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Here is the relational schema given :

employee (person-name , street, city)
works (person-name, company-name, salary)
company (company-name, city)
manages (person-name, manager-name)

Q: Find the names of all employees who live in the same city and on the same street as do their managers.

I find the solution somewhere : Solution

but solution seems wrong which is just after second natural-join sign there is no select statement sign and just after that sign, a predicate appears 0_o , in that, from where does that manager-name attribute comes from?. I am completely lost.

My solution seems to be long since I used the Cartesian-product , and the query is bit long (of which I'm not even sure it's right or wrong) :(

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Is this a homework question? Not sure if this is the right place for this... DBAs administer RDBMSs. I took database theory several years ago and have not had to look at this notation since then. ;-) – Anon246 Dec 27 '11 at 23:30
@Strommy This is not homework. I'm just studying DBMS theory first. – Mr.Anubis Dec 28 '11 at 11:22
up vote 1 down vote accepted

DISCLAIMER : Never Learned Relational Algebra but it looks interesting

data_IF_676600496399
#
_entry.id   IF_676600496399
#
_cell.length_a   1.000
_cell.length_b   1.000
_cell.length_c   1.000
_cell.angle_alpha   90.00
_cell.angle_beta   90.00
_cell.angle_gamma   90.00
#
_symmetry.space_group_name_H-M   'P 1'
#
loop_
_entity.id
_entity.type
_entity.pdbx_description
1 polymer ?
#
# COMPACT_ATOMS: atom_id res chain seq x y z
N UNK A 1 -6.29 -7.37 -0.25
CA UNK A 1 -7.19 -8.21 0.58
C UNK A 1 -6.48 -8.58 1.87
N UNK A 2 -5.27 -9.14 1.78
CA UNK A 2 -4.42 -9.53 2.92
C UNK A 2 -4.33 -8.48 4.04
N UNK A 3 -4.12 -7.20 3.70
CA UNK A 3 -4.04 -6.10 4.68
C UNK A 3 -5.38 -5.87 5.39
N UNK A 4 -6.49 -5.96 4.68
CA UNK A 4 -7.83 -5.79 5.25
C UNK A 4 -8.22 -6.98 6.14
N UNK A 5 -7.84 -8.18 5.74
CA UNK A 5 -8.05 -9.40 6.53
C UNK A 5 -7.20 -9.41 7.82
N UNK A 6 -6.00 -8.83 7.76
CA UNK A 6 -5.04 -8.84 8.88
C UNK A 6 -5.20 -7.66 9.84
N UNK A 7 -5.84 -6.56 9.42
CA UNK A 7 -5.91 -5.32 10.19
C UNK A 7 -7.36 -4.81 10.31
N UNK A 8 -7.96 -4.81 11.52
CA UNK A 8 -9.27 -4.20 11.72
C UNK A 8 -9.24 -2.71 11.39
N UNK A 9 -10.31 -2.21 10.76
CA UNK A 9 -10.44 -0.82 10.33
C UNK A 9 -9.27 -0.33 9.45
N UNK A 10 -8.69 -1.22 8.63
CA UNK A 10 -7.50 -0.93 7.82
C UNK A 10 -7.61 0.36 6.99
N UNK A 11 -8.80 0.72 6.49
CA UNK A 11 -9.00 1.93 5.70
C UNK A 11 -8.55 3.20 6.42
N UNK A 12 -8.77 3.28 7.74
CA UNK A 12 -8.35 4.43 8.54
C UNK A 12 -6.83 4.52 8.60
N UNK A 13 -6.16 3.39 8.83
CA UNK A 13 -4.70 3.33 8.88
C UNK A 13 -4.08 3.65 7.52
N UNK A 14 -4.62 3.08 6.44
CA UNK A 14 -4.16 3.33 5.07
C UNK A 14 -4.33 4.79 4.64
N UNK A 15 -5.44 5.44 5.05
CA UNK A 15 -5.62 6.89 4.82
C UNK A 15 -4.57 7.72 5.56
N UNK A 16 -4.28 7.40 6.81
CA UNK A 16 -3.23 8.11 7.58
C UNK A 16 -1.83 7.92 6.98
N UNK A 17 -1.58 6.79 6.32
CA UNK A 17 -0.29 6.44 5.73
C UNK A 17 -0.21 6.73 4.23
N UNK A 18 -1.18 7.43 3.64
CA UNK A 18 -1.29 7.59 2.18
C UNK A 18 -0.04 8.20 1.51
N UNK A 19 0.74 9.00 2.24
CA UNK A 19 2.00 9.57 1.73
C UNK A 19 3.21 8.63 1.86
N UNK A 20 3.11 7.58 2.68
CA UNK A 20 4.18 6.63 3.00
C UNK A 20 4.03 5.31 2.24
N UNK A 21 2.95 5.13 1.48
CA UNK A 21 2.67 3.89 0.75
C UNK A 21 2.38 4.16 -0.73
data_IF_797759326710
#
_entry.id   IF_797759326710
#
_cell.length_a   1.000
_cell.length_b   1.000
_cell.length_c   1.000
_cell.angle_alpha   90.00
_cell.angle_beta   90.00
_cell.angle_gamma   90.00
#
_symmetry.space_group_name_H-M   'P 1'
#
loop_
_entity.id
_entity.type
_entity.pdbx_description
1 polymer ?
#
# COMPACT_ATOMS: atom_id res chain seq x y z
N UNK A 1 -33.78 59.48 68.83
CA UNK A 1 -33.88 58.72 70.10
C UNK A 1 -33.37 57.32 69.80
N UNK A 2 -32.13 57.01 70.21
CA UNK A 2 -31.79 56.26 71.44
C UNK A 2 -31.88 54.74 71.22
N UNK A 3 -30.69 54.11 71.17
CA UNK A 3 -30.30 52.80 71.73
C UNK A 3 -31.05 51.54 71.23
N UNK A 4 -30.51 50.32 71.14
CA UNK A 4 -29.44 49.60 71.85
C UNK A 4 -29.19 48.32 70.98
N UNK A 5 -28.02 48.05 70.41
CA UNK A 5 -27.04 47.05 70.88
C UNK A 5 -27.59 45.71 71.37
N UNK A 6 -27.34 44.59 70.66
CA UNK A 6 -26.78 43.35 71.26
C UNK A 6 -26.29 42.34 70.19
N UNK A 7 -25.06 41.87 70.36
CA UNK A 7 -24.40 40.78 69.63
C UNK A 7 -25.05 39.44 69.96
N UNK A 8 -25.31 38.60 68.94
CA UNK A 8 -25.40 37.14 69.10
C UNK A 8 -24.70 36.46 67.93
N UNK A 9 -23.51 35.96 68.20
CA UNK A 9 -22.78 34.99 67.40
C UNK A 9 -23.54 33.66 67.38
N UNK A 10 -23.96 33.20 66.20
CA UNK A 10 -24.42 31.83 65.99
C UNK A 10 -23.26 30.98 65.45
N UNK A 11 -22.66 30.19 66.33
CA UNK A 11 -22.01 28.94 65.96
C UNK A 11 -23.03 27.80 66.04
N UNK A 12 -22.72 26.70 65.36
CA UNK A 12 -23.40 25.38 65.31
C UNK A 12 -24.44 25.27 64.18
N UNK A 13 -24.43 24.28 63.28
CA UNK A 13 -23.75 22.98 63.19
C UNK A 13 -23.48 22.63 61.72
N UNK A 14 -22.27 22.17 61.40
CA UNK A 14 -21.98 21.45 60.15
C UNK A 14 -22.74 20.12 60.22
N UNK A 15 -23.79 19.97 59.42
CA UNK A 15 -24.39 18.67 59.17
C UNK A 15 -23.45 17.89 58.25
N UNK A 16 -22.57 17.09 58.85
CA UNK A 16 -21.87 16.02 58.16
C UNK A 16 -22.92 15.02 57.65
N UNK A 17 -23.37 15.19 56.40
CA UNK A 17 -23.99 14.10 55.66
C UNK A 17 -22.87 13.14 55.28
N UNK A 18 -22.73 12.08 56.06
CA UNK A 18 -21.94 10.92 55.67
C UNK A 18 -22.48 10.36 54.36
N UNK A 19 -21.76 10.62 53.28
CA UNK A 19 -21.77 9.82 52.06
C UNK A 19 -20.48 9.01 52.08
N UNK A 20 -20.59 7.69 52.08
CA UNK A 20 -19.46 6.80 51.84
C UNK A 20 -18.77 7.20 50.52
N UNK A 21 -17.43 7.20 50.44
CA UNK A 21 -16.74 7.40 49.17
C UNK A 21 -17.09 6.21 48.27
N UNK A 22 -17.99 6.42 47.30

From the schema given and your question, this is what the SQL should be:

    manages emp_mgr
    INNER JOIN employee emp ON emp_mgr.person_name  = emp.person_name
    INNER JOIN employee mgr ON emp_mgr.manager_name = mgr.person_name
    emp.street = mgr.street AND =

Here is another query that only uses JOINs, no WHERE clause:

    (SELECT A.person_name,B.street, FROM manages A
    INNER JOIN employee B ON A.person_name = B.person_name) emp
    (SELECT A.manager_name,B.street, FROM manages A
    INNER JOIN employee B ON A.manager_name = B.person_name) mgr

The first query gets all employees who are managed and their managers in the form of a Cartesian Product. Then, it looks for a common street and city.

The second query collects personnel records (name,street,city) of employees and their managers and performs a NATURAL JOIN between the employess and their managers using (street,city).

If you can transalate both queries back to Relational Algebra, I think you will have what you are looking for. I believe the second may be of better help.

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it's about as interesting as a soggy stick – jcolebrand Mar 2 '12 at 21:41
@jcolebrand LOL. Maybe this should have been migrated to – RolandoMySQLDBA Mar 2 '12 at 21:53

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